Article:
Okay, so this is a strange one but the Pioneer light has what LOFTEK is calling an “SOS Mode.” But it’s not SOS at all. SOS is a Morse code signal that basically means “HELP!” Using a light to send an SOS signal would be achieved by sending three short flashes, three long flashes, and three more short flashes, continuously, with no pauses. The LOFTEK light simply alternates a lower-wattage red and blue light every 2-3 seconds, continuiously—kind of like an old-school sun visor police emergency light.

Unlike many of the comments we’ve seen online, we’re not all that concerned with people abusing this light to pull people over in their vehicles—the actual red and/or blue strobe lights used in police vehicles are readily available online. We just don’t think it’s the best way to either call for help or to alert people you’re on the side of the road.

Local laws regarding emergency lights aside, a flashing amber light is far more universally accepted as a sign of caution or roadside trouble. And an actual call for help—or SOS, as LOFTEK says—would be better served by… well… a call to 911.

As an aside, LOFTEK does make a light almost identical to the Pioneer model reviewed here, but that can cycle between four modes and 16 colors using a remote, and runs on AC power. It could be fun at parties! See it here.

A Great Little Light at a Great Value

We like this light because it fits perfectly between a tactical-style flashlight and a much larger 3000+ lumen work light—cordless or not. Trying to position flashlights when you’re working alone on something can be a real pain, and that’s where the Pioneer really shines. It’s great for around the house, in the garage or at the campsite. The fact that it can charge mobile devices as well, really makes this a great light to keep in your vehicle or backpack at all times.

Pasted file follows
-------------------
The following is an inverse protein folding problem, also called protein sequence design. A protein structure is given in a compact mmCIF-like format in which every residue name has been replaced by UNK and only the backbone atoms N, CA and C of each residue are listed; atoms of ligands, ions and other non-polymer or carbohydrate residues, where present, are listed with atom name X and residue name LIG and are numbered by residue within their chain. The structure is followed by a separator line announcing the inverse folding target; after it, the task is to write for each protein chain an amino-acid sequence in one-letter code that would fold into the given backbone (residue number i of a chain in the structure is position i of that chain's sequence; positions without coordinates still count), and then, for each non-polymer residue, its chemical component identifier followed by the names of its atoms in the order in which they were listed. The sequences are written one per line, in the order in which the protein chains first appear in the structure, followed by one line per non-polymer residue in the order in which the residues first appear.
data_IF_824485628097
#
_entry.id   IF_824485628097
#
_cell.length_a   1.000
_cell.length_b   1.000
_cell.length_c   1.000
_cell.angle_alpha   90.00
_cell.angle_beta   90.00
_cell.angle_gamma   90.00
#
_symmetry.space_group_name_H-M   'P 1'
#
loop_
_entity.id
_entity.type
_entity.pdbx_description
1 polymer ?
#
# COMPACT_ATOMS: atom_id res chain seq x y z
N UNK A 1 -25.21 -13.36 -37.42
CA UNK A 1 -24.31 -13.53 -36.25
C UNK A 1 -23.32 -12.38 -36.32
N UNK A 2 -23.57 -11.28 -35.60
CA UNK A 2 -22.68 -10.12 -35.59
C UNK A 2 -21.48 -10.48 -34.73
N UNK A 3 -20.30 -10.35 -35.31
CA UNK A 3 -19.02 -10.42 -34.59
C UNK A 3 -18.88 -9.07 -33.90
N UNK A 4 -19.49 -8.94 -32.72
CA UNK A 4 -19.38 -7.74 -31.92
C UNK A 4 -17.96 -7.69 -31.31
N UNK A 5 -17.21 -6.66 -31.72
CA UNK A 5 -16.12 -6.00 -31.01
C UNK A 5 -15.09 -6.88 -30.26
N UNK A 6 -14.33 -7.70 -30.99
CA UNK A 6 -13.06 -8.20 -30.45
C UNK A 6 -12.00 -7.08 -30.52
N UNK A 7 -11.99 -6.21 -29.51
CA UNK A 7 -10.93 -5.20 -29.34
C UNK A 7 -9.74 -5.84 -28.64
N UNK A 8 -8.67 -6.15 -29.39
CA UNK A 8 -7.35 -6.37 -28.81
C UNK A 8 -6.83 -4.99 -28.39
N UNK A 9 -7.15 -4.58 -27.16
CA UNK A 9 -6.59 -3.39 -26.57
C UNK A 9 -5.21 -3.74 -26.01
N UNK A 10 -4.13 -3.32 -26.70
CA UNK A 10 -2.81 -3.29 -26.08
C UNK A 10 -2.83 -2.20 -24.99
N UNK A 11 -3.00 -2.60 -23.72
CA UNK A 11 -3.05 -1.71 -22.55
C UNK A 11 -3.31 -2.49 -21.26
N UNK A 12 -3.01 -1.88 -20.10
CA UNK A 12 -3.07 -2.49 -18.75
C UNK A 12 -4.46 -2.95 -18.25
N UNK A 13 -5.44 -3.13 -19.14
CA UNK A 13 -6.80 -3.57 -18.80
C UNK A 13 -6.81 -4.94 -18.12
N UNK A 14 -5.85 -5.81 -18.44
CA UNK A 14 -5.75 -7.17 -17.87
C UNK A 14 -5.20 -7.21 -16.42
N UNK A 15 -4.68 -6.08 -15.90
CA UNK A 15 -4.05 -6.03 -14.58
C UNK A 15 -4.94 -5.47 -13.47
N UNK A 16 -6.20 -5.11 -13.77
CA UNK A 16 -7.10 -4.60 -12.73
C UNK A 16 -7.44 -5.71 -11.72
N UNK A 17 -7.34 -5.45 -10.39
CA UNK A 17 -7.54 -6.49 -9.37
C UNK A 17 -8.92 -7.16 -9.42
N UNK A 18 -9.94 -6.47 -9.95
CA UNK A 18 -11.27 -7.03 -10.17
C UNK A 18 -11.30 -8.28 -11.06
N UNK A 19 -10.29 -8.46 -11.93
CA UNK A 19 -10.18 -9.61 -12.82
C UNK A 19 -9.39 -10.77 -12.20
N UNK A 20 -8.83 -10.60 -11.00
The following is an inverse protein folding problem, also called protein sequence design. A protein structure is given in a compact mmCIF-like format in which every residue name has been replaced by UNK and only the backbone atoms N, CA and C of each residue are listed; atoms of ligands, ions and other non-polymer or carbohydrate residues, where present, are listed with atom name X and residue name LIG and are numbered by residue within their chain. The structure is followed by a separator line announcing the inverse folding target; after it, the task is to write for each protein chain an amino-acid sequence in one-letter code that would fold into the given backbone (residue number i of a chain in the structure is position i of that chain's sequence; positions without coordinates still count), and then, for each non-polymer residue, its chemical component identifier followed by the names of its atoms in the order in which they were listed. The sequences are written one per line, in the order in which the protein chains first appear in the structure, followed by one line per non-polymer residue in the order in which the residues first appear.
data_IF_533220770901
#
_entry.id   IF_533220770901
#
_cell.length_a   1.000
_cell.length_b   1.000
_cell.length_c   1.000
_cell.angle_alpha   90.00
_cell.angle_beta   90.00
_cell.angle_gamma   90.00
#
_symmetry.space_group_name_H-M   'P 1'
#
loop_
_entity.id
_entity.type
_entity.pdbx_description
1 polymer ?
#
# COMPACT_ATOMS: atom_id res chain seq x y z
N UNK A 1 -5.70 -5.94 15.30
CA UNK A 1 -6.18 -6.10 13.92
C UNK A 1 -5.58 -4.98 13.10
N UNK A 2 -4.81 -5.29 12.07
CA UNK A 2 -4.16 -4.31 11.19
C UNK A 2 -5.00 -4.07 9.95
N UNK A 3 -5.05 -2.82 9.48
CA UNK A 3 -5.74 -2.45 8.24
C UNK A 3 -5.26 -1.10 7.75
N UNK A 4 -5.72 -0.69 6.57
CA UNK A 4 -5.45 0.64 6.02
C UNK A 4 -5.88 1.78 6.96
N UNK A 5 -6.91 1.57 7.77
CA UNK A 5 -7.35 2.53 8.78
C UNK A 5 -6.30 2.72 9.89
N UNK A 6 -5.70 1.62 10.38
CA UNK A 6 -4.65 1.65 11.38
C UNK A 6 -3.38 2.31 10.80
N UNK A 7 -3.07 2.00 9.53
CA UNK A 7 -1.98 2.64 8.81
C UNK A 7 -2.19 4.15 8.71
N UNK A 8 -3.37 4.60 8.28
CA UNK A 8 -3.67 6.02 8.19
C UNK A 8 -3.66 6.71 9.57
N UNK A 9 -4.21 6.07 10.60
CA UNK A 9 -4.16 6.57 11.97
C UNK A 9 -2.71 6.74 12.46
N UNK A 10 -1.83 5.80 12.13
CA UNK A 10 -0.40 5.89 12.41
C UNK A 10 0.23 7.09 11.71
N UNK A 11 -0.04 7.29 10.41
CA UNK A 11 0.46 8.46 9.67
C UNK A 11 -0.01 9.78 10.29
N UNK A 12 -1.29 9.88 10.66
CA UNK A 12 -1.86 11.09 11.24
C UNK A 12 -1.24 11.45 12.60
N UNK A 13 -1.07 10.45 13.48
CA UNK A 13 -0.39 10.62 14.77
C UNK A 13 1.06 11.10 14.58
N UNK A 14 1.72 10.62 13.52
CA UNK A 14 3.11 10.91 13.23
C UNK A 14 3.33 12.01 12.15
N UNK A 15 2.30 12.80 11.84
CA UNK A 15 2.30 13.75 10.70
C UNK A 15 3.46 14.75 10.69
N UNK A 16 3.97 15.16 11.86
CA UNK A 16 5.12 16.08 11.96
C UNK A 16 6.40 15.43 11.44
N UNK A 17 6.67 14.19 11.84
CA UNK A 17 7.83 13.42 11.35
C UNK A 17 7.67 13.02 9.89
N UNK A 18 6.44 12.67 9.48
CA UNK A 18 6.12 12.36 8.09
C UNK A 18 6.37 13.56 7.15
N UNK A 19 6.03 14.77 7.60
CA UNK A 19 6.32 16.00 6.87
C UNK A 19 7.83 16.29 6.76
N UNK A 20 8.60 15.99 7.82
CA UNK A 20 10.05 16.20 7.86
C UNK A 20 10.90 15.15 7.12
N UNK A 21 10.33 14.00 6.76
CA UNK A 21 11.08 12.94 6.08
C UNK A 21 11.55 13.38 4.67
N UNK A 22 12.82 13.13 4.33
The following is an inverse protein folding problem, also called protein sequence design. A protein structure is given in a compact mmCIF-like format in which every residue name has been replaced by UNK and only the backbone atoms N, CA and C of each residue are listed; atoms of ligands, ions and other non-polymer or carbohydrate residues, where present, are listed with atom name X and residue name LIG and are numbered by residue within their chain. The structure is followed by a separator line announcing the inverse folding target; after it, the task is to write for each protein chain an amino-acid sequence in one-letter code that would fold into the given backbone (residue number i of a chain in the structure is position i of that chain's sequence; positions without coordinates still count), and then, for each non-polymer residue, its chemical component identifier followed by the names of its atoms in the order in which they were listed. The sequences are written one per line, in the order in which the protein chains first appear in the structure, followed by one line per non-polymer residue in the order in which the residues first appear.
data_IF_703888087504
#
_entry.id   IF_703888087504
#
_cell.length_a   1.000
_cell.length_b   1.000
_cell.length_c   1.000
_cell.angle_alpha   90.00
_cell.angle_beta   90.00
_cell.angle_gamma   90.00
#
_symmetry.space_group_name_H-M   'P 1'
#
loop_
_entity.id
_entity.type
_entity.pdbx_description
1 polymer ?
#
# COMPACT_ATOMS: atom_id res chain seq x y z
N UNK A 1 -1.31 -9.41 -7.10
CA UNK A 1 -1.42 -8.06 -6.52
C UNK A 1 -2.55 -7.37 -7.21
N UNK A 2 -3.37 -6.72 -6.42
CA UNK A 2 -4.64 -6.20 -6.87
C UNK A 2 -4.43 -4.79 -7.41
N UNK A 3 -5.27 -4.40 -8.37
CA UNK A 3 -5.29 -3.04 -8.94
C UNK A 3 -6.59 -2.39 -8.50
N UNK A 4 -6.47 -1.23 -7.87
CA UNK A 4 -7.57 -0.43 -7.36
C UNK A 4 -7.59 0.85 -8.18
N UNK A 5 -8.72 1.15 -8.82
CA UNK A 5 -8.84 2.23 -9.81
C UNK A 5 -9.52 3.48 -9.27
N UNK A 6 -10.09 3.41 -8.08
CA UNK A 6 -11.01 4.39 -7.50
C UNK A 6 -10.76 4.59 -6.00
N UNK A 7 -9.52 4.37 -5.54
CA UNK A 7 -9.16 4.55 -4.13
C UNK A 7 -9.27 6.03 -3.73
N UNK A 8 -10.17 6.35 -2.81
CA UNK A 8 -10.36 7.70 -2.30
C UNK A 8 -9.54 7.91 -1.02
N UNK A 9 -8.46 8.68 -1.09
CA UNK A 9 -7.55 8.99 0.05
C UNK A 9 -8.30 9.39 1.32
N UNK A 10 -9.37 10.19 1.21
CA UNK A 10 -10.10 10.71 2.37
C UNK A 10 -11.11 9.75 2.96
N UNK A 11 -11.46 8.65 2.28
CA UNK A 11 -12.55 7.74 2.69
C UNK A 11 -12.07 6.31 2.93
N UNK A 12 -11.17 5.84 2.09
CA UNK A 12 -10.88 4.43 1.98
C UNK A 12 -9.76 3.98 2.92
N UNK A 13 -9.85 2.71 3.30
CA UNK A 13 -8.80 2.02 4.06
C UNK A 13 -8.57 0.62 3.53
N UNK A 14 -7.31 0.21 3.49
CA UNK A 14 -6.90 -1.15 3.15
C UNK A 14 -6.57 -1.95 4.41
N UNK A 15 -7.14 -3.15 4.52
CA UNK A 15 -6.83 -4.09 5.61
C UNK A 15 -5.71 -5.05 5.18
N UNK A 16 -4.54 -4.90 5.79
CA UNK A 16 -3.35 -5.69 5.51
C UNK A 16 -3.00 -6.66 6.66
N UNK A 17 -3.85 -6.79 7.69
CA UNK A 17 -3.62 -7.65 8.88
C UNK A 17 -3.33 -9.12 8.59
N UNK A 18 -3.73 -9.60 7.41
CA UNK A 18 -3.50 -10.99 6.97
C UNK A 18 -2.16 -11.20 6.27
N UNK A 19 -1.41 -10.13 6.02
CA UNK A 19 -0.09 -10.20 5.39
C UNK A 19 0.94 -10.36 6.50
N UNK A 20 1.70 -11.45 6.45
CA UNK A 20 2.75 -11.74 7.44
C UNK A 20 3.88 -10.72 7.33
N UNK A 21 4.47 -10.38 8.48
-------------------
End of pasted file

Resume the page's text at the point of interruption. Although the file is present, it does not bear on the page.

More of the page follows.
For between $20-$27 (depending on the color of the outer shell and bracket/stand), the LOFTEK Pioneer Portable LED Work Light is a solid deal. And if you buy more than one—at least on Amazon at the time of this review—LOFTEK have some discount codes right there on the Amazon product page.

Where to Buy: Amazon | LOFTEK Direct

Technical Specs

  • Includes: 1xUSB cable, 1x 15W floodlight, 1xuser guide
  • Power: 11 watts (white light); 2 watts (red/blue alternating pattern)
  • Input: 5V DC (0.5-2A) – Micro USB
  • Output: 5V DC (2.1A) – USB
  • Lumens: 650lm (max brightness); 380lm (min brightness)
  • Beam Distance: ~20m
  • Beam Angle: ~120 degree
  • Kelvin Temperature: 5500K-6000K (Daylight)
  • CRI (Color Rendering Index): Ra>70
  • Battery Capacity: 6600mAh
  • Runtime: ~4 -5 hours
  • Charging Time: ~6 hours
  • IEC Rating: IP65—dust-tight and protected against low-pressure water jets (do not submerge in water)
  • Warranty: 12 months, unlimited when purchased from LOFTEK.

Forty-something years later, Chad still doesn't' know what he wants to do if he grows up. Raised around cars and trained in diesel mechanics, Chad has owned a successful detail shop, developed and sold software, led a K-9 SAR team, ridden the dot-com wave as a marketing & PR executive, led digital strategy teams at both large and small agencies, and now this. He digs Jeeps, off-road racing, football, photography, writing, making EDM, cranking metal, PC gaming, and a plethora of other contradictory things.